Kimberly asks: “What is your opinion about the possibility of losing certain freedoms (traveling, dining out, keeping your job) if you choose not to get vaccinated?”
Several years ago, I was invited to travel to India and speak to a group of pastors. As I planned my trip, I realized that I would need to get a series of vaccinations, because our nation’s health officials were worried that I might contract a disease in India and bring it back to the States. Anyone who has traveled internationally will have a similar story about the mandatory vaccinations prior to traveling.
I had a choice to make: I could get the shots and take the trip, or I could refuse the shots and not be allowed to travel.
Through this entire process, I never once considered that my government was intruding on my personal rights. In my view, they were doing everything they could to keep my fellow American safe. I gladly received all seven vaccinations (and I really don’t like needles!) and traveled to India.
This wasn’t the only time I was faced with a decision like this. Some of the schools that my children attended required that they be current with certain vaccinations. If we didn’t want to do that, we could choose to keep homeschooling or try to find another school. We never questioned the school’s right to enforce this policy, nor considered it a violation of our rights as citizens. Schools were simply trying to keep all their students safe—from mumps, measles, tuberculosis, etc. We honored their policies.
Just so you understand my perspective, I have been vaccinated against COVID-19. I was not coerced into it. I did it willingly out of my love for my family, my church, and my community. That said, I appreciate your right to decide for yourself.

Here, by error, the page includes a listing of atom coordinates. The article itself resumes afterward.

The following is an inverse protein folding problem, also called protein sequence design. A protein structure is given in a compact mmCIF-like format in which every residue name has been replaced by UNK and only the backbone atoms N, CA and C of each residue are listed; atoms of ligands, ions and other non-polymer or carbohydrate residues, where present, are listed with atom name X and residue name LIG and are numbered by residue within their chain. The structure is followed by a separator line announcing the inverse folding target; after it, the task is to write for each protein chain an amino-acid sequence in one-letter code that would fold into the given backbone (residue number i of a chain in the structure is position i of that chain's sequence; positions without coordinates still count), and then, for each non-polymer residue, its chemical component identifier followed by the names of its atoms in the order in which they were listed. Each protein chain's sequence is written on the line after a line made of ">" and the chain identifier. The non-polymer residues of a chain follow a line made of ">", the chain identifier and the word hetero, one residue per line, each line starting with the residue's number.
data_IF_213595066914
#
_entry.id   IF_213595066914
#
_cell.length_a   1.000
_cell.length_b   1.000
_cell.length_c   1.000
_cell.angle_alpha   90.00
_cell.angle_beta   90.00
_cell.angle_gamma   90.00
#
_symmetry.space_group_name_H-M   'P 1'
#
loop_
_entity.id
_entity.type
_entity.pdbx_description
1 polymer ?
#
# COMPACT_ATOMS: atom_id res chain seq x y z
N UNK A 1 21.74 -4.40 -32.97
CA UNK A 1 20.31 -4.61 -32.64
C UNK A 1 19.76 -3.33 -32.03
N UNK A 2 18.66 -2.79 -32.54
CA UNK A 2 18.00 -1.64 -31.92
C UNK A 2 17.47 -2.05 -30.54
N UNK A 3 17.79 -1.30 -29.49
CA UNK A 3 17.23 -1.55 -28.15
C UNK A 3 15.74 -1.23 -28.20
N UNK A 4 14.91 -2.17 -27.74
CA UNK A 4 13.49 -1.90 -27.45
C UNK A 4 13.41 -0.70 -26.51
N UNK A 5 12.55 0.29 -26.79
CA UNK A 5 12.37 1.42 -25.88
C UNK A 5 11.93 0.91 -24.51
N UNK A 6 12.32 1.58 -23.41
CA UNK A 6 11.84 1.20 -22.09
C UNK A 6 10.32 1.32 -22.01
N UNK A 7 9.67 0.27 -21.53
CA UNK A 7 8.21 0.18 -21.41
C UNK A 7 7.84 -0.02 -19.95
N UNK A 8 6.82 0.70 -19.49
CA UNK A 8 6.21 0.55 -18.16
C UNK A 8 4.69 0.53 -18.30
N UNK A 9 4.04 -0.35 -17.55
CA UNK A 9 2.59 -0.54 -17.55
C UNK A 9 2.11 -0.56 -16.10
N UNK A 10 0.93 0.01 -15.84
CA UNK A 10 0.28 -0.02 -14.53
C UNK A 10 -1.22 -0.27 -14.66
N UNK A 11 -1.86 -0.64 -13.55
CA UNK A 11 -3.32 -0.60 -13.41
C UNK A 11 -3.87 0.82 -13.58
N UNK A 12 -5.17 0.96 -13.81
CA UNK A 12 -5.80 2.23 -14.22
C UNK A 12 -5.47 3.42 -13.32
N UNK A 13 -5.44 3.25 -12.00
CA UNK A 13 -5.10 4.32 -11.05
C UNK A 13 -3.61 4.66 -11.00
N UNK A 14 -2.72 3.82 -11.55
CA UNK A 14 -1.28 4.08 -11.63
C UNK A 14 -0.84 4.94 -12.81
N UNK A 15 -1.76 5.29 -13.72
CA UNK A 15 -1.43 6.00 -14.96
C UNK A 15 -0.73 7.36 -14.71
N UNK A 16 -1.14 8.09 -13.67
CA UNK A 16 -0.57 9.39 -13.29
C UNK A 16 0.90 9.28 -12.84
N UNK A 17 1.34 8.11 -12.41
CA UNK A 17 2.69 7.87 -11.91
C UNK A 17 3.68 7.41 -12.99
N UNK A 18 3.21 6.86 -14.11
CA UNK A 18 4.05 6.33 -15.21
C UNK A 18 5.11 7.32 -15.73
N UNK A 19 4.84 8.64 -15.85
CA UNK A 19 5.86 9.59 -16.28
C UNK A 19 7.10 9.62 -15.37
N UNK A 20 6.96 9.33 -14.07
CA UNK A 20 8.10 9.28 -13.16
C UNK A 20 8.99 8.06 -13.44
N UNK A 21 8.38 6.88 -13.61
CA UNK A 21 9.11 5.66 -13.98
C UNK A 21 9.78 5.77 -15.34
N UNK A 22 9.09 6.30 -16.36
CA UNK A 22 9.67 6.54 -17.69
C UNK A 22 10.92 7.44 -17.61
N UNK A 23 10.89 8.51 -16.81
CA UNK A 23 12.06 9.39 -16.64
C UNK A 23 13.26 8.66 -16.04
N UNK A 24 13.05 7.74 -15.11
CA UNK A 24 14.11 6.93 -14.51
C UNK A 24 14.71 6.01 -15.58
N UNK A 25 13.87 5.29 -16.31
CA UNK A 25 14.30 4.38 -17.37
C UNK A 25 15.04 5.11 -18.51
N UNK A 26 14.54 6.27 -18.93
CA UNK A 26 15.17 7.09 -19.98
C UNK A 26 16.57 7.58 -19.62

But keep in mind, Kimberly, part of your decision-making with issues like these will bring consequences. Just as I would have been banned from traveling, or my kids from school, you might be banned from certain activities or employment for refusing to be vaccinated and/or wear a mask. Weighing the cost of our decisions needs to be part of the process we go through when making them.
You may remember on the news several years ago the story of a baker in Colorado, who took a case to the Supreme Court because he was being forced to bake a cake for a gay wedding. He was willing to face the consequences of his refusal to provide the wedding cake and ended up facing financial and legal consequences.
At that time, I recall Christians rising in support of his right to refuse a gay customer. Frankly, to be consistent, Christians need to extend that same right to all businesses.
Any Christian who supported the right of that baker to not bake that cake needs to be consistent in their recognition that any business has the right to make their own decisions about who they service, based on their own policies.
For years, restaurants have refused service to people not wearing shoes. That is now being applied to wearing masks. Does a restaurant owner have the right to require shoes? A shirt? A mask? Does an airline or a cruise company have that same right? I believe they do.
With all the decisions you make in life, especially when that decision goes against what a civil or business authority is demanding, you need to be willing to accept whatever consequences come from following your own personal convictions. And make sure that your convictions are based on clear scriptural principles instead of personal preferences.
I hope this answer will help you as you continue navigating this COVID-19 roller-coaster.